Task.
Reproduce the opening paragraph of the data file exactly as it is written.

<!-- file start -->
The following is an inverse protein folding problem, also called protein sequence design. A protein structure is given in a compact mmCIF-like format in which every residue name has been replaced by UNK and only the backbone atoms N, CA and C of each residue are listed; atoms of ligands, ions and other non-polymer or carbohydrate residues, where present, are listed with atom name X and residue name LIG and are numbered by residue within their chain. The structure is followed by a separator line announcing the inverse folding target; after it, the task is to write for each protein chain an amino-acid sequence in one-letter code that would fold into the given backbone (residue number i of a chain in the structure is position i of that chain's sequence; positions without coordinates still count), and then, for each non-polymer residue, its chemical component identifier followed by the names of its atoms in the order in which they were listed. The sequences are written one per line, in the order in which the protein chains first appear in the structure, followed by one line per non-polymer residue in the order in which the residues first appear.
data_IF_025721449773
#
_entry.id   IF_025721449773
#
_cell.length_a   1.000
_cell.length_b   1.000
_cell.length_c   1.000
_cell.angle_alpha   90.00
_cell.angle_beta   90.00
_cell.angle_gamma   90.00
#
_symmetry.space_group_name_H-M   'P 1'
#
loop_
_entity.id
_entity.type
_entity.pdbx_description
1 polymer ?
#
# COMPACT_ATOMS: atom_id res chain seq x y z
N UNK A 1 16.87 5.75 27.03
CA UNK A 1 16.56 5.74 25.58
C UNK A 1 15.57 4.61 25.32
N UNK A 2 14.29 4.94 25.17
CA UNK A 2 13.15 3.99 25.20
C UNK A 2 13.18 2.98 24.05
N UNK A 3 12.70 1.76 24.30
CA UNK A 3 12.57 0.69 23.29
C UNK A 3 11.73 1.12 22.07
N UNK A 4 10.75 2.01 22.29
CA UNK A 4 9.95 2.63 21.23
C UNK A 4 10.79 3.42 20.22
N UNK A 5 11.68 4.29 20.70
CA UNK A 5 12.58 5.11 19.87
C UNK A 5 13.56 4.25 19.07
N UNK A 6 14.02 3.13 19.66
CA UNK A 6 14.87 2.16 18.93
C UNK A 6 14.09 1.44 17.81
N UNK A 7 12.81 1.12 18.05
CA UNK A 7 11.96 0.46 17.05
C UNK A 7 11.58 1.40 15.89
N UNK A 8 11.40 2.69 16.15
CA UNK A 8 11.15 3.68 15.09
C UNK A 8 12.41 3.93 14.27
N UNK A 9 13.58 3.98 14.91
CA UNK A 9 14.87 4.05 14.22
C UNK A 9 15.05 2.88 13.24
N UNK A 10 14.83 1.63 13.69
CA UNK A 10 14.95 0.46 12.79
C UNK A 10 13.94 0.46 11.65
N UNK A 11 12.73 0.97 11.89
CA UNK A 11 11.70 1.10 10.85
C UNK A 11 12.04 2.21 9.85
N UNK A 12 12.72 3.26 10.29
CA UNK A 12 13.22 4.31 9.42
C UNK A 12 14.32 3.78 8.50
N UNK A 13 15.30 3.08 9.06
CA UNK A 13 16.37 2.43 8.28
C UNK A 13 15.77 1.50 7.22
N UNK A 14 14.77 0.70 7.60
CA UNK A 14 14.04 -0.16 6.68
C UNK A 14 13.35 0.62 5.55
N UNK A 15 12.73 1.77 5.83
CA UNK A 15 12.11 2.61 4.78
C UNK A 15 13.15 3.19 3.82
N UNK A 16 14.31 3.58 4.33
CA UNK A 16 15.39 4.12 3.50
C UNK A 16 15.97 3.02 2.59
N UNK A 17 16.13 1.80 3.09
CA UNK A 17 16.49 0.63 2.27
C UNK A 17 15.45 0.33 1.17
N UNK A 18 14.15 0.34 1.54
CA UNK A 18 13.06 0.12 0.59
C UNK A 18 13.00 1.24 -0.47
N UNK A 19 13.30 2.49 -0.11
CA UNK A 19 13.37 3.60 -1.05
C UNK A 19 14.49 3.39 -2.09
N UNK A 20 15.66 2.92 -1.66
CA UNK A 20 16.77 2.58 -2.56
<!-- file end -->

The following is an inverse protein folding problem, also called protein sequence design. A protein structure is given in a compact mmCIF-like format in which every residue name has been replaced by UNK and only the backbone atoms N, CA and C of each residue are listed; atoms of ligands, ions and other non-polymer or carbohydrate residues, where present, are listed with atom name X and residue name LIG and are numbered by residue within their chain. The structure is followed by a separator line announcing the inverse folding target; after it, the task is to write for each protein chain an amino-acid sequence in one-letter code that would fold into the given backbone (residue number i of a chain in the structure is position i of that chain's sequence; positions without coordinates still count), and then, for each non-polymer residue, its chemical component identifier followed by the names of its atoms in the order in which they were listed. The sequences are written one per line, in the order in which the protein chains first appear in the structure, followed by one line per non-polymer residue in the order in which the residues first appear.